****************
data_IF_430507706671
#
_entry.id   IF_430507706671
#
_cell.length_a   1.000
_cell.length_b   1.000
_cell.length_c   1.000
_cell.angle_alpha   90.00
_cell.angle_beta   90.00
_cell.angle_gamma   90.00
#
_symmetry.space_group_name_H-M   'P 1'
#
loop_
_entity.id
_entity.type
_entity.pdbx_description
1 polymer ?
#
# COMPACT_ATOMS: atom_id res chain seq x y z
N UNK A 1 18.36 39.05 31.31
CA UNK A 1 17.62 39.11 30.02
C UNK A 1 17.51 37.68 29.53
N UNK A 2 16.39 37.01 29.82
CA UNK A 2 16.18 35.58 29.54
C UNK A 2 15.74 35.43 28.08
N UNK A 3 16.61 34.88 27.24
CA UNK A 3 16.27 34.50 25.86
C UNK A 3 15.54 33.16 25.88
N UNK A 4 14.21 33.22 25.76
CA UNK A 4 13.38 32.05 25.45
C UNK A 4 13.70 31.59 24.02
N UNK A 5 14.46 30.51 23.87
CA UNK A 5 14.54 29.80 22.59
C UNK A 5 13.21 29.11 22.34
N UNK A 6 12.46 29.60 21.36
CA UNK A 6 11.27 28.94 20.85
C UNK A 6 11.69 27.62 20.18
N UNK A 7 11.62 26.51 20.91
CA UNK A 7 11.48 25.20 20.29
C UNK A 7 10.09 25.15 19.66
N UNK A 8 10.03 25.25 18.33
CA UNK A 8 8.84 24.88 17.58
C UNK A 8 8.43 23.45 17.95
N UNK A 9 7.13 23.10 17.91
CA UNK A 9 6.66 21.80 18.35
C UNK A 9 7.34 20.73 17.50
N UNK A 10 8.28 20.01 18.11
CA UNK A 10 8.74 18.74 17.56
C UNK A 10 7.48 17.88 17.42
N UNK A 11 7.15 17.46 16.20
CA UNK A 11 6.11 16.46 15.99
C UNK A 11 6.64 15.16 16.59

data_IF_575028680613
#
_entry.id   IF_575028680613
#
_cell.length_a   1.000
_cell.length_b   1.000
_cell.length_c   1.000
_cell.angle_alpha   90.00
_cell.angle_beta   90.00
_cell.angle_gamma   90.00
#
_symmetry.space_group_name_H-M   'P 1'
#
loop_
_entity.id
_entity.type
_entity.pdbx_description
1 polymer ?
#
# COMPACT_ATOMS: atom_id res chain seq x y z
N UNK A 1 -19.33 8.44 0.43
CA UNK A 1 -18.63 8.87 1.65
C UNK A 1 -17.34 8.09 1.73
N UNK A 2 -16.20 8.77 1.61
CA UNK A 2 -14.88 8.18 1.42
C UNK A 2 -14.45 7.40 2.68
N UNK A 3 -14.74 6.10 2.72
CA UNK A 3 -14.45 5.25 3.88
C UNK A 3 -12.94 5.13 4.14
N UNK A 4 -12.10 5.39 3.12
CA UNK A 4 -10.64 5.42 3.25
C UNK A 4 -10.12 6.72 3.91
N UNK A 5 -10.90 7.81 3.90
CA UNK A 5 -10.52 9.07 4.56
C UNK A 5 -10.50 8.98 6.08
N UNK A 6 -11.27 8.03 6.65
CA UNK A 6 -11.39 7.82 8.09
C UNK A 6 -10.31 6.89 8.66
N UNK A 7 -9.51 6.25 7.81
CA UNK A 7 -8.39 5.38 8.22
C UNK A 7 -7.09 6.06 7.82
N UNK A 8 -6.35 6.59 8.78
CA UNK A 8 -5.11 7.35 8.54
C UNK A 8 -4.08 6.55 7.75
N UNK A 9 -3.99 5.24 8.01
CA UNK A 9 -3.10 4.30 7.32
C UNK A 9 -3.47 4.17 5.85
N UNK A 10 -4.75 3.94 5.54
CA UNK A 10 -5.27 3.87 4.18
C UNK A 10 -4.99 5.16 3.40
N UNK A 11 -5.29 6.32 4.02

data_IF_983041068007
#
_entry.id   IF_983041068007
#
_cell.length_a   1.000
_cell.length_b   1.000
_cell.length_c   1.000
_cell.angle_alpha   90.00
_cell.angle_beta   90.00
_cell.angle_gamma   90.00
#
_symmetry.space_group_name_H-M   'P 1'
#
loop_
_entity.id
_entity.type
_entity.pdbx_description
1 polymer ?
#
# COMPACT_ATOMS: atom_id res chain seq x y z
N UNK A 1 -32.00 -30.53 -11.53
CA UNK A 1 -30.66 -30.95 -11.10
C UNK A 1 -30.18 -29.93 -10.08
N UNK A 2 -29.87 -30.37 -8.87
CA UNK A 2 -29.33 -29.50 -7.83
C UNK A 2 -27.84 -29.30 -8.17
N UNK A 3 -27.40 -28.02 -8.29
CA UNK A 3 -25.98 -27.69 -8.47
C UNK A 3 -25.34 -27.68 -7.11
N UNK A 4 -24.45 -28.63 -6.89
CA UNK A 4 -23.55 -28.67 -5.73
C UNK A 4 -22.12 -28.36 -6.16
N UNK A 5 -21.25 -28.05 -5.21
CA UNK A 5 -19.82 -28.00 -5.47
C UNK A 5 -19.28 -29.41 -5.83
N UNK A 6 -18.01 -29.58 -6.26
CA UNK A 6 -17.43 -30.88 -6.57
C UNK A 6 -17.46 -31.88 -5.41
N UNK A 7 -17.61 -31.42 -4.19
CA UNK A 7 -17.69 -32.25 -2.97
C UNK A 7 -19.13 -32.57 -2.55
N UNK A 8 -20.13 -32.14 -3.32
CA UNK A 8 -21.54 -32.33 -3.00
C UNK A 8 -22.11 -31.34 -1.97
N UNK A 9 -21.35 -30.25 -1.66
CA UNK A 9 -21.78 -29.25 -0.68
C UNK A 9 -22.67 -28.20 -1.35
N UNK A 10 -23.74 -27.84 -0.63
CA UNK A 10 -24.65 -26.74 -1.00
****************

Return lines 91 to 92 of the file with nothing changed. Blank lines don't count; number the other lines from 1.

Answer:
C UNK A 6 -10.31 6.89 8.66
N UNK A 7 -9.51 6.25 7.81